FOR IMMEDIATE RELEASE | April 9, 2012
New York Quilt Shop to Display Heartfelt Panel from
Alzheimer’s Foundation of America’s ‘Quilt to Remember’ Collection
NEW YORK, NY —Barbara Bermel has watched Alzheimer’s disease destroy multiple members of her family, and now the Appleton, WI quilter will have the opportunity to use her creative skills to speak for her husband and many other loved ones who can no longer speak for themselves.
A heartfelt quilt square that she and three other members of the Darting Needles Quilt Guild crafted for the Alzheimer’s Foundation of America (AFA) Quilt to Remember will be featured at The City Quilter in Midtown Manhattan from April 10 to 17.
The City Quilter, a long-time haven for local quilters complete with 4,000 fabrics, patterns, supplies, sewing machines, books and an art-quilt gallery, is located at 133 West 25 Street—just a few blocks from AFA’s headquarters in Chelsea.
AFA hopes the display will touch the hearts of local quilters and shoppers regardless of whether or not Alzheimer’s disease has touched their own families, and that its emotional voice will encourage them to contribute a panel to the AFA Quilt to Remember.
The AFA Quilt to Remember is the nation’s first large-scale quilt that pays tribute to people who had or have Alzheimer’s disease or a related dementia, their caregivers or healthcare professionals. Originally announced in 2005, and first displayed in Central Park in New York a year later, the powerful arts project has grown to include nearly 150 quilt panels submitted by novices and quilters from across the nation and several foreign countries. AFA continues to accept panels and takes part or all of the collection on tour on an ongoing basis.
In fact, also in New York, AFA will exhibit dozens of quilts at its free “Five Boroughs Concepts in Care Conference” for family and professional caregivers at the Crowne Plaza Hotel-Times Square in Manhattan on May 18. The quilt display is open to the public, from 8 a.m. to 4:15 pm.
Cathy Izzo, who opened The City Quilter with her husband, Dale Riehl, in 1997, said she is honored to showcase one of the quilts from the beautiful collection.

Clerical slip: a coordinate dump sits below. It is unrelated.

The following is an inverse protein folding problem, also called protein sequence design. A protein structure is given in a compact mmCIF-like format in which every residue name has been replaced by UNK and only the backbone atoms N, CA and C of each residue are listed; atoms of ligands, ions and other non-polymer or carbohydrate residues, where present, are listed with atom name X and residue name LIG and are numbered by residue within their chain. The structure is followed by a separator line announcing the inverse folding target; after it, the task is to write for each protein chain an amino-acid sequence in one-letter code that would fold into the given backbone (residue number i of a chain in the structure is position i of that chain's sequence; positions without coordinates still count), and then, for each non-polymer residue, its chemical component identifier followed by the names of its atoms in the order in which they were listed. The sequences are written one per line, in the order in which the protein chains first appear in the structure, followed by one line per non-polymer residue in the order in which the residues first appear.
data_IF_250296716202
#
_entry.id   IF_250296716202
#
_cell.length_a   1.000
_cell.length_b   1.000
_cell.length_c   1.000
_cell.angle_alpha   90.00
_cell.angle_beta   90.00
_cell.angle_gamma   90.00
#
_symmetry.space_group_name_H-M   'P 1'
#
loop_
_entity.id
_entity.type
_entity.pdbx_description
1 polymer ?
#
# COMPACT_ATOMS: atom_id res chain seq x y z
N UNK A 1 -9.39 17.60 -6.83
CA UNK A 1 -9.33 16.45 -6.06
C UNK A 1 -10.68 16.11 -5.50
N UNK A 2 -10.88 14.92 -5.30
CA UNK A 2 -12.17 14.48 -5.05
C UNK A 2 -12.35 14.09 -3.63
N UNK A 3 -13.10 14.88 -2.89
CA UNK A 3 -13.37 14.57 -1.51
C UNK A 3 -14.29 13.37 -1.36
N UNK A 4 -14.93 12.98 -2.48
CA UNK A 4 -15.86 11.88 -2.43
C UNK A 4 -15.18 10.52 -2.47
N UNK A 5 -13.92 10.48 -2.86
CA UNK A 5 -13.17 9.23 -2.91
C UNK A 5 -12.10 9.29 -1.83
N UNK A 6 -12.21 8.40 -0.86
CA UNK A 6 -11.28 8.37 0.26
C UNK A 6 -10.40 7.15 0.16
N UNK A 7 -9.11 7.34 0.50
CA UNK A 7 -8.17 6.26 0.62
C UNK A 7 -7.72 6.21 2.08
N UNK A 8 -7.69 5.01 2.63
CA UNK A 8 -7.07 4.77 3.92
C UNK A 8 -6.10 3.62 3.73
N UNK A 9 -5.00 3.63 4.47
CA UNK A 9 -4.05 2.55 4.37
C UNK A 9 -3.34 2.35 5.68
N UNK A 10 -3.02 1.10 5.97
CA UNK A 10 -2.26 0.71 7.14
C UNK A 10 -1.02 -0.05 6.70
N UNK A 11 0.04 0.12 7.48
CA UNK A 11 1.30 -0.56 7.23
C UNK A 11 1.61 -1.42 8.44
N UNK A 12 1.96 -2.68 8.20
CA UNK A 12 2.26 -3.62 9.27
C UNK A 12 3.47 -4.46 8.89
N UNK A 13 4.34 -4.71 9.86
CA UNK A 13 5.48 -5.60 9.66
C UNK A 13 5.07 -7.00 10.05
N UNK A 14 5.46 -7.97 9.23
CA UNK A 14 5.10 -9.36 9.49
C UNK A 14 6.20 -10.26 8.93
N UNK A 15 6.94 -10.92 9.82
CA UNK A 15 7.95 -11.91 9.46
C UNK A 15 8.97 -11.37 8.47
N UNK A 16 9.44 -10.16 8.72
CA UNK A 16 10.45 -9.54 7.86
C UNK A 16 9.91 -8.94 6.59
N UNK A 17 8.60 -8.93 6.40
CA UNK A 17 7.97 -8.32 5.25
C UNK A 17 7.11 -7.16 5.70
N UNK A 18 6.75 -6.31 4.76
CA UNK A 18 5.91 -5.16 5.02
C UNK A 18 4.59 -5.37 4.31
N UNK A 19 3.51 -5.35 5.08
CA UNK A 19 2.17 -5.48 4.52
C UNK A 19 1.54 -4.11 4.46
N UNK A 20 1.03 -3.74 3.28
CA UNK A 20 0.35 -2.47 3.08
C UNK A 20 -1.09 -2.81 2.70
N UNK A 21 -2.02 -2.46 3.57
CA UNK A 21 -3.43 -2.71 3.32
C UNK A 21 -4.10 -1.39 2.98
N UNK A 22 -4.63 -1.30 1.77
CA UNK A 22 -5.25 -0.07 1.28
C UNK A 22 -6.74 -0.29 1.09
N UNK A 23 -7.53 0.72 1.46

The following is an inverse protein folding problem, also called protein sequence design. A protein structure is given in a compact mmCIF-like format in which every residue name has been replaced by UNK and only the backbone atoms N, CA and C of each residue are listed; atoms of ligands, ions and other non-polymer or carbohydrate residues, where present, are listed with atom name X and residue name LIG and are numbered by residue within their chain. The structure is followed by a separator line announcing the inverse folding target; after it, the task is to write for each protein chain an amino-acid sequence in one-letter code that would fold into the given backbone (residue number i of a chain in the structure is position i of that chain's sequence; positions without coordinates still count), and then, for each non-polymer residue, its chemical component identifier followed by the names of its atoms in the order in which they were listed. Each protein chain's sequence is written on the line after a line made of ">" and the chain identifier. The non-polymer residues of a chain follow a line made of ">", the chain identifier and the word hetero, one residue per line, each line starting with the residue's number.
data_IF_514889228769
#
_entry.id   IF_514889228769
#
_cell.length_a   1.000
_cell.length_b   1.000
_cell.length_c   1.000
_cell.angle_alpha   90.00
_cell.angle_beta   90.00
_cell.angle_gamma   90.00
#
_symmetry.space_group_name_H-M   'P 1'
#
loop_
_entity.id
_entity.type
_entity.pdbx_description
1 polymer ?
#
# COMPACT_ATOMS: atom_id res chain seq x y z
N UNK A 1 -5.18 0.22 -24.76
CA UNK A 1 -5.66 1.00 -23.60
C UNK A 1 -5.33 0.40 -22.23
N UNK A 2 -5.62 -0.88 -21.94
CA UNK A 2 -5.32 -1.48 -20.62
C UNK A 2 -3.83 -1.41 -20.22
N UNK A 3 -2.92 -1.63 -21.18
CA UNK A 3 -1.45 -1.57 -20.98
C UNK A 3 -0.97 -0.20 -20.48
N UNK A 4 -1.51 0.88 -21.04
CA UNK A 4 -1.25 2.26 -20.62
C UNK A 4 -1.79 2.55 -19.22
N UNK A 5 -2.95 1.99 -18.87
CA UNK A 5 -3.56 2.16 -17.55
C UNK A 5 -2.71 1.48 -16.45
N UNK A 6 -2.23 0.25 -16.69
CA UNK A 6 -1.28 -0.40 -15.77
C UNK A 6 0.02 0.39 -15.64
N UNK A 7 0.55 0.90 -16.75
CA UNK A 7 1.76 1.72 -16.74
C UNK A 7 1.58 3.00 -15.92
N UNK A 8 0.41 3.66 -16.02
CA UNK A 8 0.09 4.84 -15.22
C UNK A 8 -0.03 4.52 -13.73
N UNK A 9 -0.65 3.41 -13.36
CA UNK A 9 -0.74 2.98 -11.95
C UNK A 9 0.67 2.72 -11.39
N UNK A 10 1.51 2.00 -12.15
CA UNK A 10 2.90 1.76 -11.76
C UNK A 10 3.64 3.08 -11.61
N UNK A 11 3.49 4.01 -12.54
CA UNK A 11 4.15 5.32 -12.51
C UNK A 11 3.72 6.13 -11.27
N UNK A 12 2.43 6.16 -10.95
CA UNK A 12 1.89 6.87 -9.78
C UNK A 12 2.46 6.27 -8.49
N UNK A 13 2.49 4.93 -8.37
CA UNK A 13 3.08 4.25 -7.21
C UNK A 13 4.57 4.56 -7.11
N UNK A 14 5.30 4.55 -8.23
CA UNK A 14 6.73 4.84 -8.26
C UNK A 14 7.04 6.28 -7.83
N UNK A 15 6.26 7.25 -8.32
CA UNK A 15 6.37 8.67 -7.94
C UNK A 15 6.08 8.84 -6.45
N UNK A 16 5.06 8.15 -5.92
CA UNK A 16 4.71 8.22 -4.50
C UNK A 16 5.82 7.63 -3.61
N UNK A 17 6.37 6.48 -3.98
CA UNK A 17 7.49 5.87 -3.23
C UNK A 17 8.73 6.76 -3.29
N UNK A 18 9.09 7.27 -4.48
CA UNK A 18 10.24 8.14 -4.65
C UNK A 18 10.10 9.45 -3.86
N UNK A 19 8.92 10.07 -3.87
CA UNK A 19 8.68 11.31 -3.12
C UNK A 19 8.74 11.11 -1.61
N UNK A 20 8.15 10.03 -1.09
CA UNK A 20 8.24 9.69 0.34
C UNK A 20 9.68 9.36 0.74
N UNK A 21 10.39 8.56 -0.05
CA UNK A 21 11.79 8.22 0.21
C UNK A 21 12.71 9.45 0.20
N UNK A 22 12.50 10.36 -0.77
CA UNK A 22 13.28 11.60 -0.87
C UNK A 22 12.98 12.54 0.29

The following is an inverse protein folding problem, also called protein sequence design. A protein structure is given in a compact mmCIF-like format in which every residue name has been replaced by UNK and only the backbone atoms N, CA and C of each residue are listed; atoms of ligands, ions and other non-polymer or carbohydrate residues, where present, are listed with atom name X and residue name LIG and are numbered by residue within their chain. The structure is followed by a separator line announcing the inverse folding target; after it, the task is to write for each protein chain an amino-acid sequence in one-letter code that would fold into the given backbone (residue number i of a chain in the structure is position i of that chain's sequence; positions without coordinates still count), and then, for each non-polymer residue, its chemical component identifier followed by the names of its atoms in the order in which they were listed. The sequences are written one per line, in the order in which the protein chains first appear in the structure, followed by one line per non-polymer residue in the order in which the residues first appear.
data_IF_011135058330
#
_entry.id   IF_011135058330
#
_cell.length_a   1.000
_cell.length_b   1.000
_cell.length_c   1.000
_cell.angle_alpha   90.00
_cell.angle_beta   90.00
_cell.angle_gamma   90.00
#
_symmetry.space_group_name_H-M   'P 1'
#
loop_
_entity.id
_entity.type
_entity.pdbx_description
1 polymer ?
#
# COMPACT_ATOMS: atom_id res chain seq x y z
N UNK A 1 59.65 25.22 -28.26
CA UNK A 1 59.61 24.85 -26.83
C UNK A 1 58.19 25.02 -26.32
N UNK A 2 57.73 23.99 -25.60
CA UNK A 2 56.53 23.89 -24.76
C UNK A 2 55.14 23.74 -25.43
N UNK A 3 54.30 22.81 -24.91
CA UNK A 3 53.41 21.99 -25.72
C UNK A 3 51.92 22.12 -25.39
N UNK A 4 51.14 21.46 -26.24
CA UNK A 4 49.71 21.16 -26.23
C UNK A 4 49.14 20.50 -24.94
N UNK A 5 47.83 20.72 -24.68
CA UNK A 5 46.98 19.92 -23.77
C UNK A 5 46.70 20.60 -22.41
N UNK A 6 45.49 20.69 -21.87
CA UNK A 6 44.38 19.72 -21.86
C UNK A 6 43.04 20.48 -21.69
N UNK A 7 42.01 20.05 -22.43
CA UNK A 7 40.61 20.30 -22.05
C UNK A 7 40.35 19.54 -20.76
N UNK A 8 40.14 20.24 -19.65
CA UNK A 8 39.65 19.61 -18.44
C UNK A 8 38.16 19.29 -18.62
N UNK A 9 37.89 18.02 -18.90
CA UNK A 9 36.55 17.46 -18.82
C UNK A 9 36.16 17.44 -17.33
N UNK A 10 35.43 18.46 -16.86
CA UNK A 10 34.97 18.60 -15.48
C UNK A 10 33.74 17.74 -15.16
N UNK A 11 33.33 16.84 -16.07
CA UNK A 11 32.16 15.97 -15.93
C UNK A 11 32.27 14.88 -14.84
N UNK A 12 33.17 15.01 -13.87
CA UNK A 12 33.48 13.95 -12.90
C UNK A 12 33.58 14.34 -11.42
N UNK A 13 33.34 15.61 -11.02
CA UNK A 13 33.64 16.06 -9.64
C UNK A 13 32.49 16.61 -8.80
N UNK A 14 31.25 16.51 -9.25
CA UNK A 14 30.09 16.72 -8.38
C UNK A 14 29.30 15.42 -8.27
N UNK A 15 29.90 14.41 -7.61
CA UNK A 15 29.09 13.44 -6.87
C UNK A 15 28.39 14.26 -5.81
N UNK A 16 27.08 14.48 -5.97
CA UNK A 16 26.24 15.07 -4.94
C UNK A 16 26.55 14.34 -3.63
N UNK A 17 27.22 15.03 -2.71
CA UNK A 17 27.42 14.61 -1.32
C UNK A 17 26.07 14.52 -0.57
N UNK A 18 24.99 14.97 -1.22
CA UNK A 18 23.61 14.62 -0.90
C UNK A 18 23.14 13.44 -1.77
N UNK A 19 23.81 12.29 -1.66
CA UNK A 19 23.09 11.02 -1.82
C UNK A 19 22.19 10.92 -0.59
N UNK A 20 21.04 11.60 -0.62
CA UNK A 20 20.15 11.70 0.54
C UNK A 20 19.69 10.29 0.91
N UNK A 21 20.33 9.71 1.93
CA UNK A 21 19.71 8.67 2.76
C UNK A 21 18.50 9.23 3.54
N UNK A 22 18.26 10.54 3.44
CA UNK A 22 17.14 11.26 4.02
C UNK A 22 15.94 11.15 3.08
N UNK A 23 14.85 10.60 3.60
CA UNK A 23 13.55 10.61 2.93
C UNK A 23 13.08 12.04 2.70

“These quilt blocks are testaments to the lives of people afflicted with this terrible disease,” she said.
The quilt selected for The City Quilter measures four feet square, and while the colors used on the panel are soft to the eye, its message is powerful: The center features a patchwork windmill with the saying, “Blowing down the windmills of the mind.”
Each of the four quilters created a portion of the panel as a moving personal tribute to their loved ones.
Bermel used her section to capture the fact that her husband, Lowell Wallerman, was, she said, “a farmer at heart who loved his church, people and animals.” In the top right corner, she stitched a tractor with the inscription, “Lowell loved farming.”
Wallerman developed the familial type of Alzheimer’s disease in 1982. He participated in a research group at the VA Hospital in Tacoma, WA, and passed away in 1988. Other members of his family also developed the young-onset form of the disease, which affects people younger than 65. More typical, the incidence of the disease doubles every five years after age 65.
Eric J. Hall, AFA’s president and CEO, said that showcasing even just one family’s story helps AFA raise awareness of Alzheimer’s disease at a time when the number of people with the brain disorder is escalating. Currently, 5.1 million Americans, including an estimated 450,000 New Yorkers, have been diagnosed with Alzheimer’s disease.
“It is with the efforts of people and places like The City Quilter that our cause is becoming more visible,” Hall said. “This is what will make all the difference in the years to come as we strive to reduce the harsh impact of this devastating disease.”
Izzo could not agree more, noting: “We hope [the quilt] will serve as a reminder to everyone who sees it to be grateful for their own continuing good health and to be thankful to those taking on the challenge of trying to eradicate this affliction.”
For more information about the AFA Quilt to Remember and to view the entire gallery, visit www.alzquilt.org or call 866-AFA-8484. For more information about AFA’s educational conference, “Five Boroughs Concepts in Care Conference,” visit www.alzfdn.org or call 866-AFA-8484.
The Alzheimer’s Foundation of America, based in New York, is a national nonprofit organization that unites more than 1,600 member organizations nationwide with the goal of providing optimal care and services to individuals with dementia, their caregivers and families. Its services include counseling and referrals by licensed social workers via a toll-free hot line, e-mail, Skype and live chat; educational materials; a free quarterly magazine for caregivers; and professional training. For more information about AFA, call toll-free 866-AFA-8484 or visit www.alzfdn.org.
Contact: Carol Steinberg